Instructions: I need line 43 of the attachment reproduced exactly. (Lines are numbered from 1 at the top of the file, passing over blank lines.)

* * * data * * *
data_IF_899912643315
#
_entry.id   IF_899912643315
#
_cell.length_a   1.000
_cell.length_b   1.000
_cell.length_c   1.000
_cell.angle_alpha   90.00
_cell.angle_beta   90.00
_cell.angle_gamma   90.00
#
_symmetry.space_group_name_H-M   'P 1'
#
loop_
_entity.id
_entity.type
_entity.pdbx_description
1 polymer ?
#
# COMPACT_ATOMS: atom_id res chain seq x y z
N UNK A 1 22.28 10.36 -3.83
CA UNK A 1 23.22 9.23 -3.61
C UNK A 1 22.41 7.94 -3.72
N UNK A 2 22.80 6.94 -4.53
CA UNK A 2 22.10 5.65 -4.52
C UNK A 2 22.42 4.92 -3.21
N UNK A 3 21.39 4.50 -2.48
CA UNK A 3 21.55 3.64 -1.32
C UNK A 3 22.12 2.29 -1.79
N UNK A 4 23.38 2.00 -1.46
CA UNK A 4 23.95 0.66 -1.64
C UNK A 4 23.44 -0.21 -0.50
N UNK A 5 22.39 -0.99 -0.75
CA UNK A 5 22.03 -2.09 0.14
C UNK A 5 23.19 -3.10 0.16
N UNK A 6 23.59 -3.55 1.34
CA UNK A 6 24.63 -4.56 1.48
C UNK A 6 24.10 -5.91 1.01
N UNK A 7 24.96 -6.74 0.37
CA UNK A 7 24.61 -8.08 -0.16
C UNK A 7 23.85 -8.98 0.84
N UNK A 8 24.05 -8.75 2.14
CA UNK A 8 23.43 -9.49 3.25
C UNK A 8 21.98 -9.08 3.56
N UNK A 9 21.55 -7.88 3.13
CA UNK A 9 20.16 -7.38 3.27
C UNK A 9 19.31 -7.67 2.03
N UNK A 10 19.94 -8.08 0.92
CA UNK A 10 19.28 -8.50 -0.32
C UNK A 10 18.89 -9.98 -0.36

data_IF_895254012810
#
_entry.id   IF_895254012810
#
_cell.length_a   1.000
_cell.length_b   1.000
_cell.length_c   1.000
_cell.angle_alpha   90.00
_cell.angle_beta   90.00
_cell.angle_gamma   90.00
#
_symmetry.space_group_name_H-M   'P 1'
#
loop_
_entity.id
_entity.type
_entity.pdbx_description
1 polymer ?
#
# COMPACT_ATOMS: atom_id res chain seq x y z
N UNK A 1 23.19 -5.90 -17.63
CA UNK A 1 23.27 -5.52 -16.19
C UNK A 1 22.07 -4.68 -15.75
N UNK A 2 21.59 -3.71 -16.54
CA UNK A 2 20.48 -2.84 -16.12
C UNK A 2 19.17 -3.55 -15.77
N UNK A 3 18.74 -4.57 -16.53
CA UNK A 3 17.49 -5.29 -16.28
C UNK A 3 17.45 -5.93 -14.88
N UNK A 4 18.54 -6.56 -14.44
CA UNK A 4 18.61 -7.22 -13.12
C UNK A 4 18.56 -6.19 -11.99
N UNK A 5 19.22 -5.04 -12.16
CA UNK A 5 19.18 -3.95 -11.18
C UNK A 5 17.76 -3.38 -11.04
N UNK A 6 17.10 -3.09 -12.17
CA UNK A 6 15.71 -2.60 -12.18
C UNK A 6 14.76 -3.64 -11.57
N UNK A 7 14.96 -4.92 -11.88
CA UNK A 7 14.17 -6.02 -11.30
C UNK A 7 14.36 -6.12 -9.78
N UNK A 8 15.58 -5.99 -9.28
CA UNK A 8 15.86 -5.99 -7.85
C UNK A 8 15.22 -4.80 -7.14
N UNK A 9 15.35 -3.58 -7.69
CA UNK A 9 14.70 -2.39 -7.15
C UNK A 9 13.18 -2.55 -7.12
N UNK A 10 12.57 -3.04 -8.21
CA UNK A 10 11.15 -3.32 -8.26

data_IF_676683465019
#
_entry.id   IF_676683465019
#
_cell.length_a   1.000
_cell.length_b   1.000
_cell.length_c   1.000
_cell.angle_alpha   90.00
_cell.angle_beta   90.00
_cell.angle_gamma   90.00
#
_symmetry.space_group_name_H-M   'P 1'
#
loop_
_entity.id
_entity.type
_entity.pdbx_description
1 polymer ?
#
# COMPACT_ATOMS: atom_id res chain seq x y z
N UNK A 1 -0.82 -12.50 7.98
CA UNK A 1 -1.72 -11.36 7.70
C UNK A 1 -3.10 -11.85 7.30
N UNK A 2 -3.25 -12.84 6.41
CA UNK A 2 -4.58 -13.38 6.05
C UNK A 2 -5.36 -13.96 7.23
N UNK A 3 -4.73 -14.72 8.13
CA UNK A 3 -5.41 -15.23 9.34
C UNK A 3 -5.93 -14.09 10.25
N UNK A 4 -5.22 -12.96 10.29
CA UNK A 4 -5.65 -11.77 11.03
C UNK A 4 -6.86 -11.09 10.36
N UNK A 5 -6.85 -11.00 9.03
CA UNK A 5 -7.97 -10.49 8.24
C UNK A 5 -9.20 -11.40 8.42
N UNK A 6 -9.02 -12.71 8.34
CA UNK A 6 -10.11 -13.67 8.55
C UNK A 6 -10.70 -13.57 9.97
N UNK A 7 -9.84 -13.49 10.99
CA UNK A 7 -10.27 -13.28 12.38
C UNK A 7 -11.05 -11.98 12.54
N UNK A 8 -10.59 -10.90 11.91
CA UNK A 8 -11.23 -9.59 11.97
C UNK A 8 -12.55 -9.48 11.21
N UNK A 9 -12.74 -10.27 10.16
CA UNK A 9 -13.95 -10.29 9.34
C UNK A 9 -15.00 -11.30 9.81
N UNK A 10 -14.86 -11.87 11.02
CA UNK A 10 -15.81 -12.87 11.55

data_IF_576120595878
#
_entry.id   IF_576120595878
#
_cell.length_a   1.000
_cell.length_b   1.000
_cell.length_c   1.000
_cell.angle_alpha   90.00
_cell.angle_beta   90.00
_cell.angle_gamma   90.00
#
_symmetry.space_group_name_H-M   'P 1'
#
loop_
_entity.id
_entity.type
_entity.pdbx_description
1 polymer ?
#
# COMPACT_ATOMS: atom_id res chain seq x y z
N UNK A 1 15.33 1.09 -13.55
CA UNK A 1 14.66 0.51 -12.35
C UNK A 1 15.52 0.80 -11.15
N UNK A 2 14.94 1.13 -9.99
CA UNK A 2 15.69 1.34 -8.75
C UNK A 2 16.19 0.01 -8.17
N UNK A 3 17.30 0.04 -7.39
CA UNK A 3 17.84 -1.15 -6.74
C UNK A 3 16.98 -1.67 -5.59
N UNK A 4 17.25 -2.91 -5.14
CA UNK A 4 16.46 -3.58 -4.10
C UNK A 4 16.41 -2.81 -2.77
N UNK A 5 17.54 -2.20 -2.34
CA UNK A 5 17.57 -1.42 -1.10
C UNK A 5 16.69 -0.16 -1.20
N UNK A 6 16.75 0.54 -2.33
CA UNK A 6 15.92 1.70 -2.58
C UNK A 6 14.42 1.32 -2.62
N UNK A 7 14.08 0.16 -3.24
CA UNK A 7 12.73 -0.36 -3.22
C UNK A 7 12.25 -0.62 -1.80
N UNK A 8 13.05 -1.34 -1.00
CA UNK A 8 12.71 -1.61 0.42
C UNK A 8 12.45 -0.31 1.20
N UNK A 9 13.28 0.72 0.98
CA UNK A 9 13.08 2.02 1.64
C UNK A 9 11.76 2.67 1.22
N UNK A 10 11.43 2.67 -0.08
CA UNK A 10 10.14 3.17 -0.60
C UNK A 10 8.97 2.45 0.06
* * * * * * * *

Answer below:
CA UNK A 8 23.43 -9.49 3.25